F.S. Blumm & Nils Frahm - Music For Lovers Music Versus Time [Sonic Pieces - 2010]For their debut as a collaborative unit, German composers F.S. Blumm & Nils Frahm have recorded an album of improvisation so refined, the tracks could as easily be loosely rhythmic classical pieces as free jams. "Music For Lovers Music Versus Time" is 9 tracks, similar in sound and pacing.
Acoustic guitar, piano and mallet percussion tones trickle whimsically in separated 3 or 4 note gestures, twining pleasantly around each other in sketched, meandering chord progressions. The music never finds a sure tonal center, and yet no pitch rings out as abrasive or unexpected. There is no clear direction or build of intensity, rather the musicians are content to establish a carpet of sound that remains at consistent volume and density even as the melodic fragments shift. Trumpets, chimes and rustling field recordings make appearances as well, thickening the patchwork of call and response.
There is some gentle processing on the instrumentation as well. Usually, it's no more drastic than a few backwards notes, and never draws much attention to itself. Blumm & Frahm rely largely on the depth of the acoustic timbres to fascinate the listener in and of themselves.
"Music Versus Time" is an apt phrase to describe these sounds, as there's probably about as much silence as sound to be found here, leaving time purposefully protracted. These musicians push the boundaries of our attention and patience, but possibly for our own good - anyone who managed to remain engaged in listening for the entirety of this recording would find themselves deeply relaxed and breathing slowly.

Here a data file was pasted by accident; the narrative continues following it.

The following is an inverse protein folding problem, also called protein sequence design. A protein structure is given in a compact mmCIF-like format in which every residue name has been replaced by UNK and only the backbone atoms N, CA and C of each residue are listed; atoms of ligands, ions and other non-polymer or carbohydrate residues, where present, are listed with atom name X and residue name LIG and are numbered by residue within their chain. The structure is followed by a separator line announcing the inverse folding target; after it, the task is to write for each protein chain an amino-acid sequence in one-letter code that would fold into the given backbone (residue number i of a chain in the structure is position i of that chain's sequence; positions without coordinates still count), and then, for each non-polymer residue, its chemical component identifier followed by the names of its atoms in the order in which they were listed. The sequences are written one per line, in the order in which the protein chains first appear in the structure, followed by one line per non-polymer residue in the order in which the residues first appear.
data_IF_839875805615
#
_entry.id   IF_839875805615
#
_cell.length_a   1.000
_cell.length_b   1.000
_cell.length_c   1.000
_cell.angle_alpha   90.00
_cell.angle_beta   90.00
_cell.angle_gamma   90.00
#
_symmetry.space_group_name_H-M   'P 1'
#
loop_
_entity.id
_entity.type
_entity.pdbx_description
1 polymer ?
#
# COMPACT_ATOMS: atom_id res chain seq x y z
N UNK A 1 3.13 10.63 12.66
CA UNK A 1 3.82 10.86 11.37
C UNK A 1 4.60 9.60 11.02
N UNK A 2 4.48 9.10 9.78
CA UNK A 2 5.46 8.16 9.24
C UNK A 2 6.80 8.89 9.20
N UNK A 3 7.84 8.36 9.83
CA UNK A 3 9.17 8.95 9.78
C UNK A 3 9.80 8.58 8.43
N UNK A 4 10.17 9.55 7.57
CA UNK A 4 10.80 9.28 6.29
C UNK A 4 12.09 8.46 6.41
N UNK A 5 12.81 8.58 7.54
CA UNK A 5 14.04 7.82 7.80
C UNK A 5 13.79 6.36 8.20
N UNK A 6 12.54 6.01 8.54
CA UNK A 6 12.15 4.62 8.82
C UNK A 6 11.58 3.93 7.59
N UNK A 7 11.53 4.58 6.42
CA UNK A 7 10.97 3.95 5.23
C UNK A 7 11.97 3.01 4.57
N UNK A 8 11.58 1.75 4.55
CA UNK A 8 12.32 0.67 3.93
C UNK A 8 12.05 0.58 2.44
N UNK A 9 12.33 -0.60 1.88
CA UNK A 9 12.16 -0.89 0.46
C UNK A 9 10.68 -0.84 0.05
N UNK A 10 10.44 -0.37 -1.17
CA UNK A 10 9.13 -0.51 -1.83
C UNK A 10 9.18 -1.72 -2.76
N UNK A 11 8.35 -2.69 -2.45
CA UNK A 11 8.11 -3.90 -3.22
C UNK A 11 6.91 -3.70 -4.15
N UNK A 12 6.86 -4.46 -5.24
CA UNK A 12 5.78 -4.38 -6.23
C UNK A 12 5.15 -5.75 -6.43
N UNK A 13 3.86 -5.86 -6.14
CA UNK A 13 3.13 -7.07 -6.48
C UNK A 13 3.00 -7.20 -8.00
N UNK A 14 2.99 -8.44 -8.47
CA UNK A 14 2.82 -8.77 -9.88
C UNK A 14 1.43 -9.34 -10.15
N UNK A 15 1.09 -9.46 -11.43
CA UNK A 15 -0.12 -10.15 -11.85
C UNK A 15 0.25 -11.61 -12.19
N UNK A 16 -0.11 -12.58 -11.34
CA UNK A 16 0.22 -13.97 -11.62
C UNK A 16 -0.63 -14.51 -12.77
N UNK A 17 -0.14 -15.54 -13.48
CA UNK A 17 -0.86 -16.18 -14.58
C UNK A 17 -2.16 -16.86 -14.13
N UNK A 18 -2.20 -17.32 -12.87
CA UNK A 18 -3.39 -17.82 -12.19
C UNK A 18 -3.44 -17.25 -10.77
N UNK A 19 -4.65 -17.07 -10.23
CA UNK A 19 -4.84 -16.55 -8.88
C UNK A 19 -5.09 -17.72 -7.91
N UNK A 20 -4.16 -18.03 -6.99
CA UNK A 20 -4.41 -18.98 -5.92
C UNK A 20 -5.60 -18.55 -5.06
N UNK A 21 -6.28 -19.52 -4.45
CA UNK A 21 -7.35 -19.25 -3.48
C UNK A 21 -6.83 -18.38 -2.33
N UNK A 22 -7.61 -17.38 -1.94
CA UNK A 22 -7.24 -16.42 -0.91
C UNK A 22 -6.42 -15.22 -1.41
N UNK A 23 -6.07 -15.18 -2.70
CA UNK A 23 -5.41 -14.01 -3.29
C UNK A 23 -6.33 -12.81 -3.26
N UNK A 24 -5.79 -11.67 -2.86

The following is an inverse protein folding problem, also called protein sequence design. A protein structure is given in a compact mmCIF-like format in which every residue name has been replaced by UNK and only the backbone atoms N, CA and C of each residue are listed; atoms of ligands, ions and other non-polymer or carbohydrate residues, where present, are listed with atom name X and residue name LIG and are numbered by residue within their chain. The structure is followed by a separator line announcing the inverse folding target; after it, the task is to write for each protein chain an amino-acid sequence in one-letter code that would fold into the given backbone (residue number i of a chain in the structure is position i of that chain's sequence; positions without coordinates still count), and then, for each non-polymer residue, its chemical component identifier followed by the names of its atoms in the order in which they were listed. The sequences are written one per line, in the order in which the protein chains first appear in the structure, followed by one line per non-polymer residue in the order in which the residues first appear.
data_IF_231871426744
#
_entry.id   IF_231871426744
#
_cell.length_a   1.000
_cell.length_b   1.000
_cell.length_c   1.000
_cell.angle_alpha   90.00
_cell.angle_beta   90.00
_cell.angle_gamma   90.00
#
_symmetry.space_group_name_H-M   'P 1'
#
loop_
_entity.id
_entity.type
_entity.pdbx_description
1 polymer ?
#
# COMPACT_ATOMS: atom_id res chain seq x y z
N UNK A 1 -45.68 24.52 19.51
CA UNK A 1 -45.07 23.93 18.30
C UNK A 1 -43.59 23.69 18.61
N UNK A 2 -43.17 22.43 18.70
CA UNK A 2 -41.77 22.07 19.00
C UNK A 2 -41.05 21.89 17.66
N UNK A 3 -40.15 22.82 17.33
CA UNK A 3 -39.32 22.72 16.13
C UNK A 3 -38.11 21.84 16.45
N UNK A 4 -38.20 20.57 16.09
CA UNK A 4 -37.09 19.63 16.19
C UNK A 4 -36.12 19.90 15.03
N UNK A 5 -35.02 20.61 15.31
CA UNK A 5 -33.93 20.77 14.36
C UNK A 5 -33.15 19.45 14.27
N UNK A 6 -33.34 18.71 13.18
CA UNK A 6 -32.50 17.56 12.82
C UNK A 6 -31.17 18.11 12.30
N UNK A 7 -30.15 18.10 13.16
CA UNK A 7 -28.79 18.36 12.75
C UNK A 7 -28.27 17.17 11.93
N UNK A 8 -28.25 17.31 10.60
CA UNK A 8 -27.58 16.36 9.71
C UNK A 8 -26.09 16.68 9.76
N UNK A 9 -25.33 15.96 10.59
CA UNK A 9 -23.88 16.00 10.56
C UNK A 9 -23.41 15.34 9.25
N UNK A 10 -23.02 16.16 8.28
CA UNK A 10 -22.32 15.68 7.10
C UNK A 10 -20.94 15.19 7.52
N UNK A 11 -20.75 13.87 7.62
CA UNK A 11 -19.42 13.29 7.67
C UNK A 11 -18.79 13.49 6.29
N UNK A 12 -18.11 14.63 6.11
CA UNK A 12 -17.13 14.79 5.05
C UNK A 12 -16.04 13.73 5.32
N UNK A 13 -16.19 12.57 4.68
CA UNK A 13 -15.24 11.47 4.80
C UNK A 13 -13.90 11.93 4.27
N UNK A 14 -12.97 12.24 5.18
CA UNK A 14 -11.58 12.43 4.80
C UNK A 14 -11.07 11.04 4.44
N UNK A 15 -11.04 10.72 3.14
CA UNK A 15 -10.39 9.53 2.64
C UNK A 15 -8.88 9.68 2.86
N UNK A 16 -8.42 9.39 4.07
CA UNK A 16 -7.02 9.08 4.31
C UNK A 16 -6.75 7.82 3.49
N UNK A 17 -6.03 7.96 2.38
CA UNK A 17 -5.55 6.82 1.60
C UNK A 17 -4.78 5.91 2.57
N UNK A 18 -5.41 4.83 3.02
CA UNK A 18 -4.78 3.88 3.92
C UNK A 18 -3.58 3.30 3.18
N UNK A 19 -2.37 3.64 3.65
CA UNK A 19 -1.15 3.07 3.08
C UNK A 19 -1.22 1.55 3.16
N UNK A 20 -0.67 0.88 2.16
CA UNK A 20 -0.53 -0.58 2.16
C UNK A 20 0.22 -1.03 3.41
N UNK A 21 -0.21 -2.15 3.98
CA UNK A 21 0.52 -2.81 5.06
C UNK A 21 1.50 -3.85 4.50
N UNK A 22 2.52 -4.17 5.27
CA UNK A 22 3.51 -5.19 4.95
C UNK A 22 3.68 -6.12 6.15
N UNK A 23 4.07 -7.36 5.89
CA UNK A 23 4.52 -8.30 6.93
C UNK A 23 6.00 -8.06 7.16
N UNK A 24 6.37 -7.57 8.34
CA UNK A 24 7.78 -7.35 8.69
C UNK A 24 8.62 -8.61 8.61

Like other music so quiet, subtle, and slow, it has a feeling of domestic peace, solitude and fragility, comparable to the feeling of staying home while the rest of the family is away, or lounging on the porch on a long, hot, uneventful day on which time has little meaning. Compassion and warmth are of the music's essence, hence the "Music For Lovers" portion of the title.
"Rone Re" hints at the mysterious and profound, seemingly inspired by the indescribable results of a focused inner journey, or by feelings of awe at the massive scope of nature and rich history of mankind. Majestic, poetic and ancient in spirit, tracks like this represent a transcendent aspect to this album which too often remains dormant. These two have perfectly captured the feel of revelatory experience that takes place solely within the mind.
Ultimately, the rare patience and calm that permeates "Music for Lovers Music Versus Time" will be what draws listeners to it, and also what pushes them away from it. The album cannot be faulted for its obviously intentional consonant slowness, but I must admit it was some time after receiving this album before I was really able to give it a focused listen. Listeners should decide for themselves whether this recording sounds like their cup of tea.Josh Landry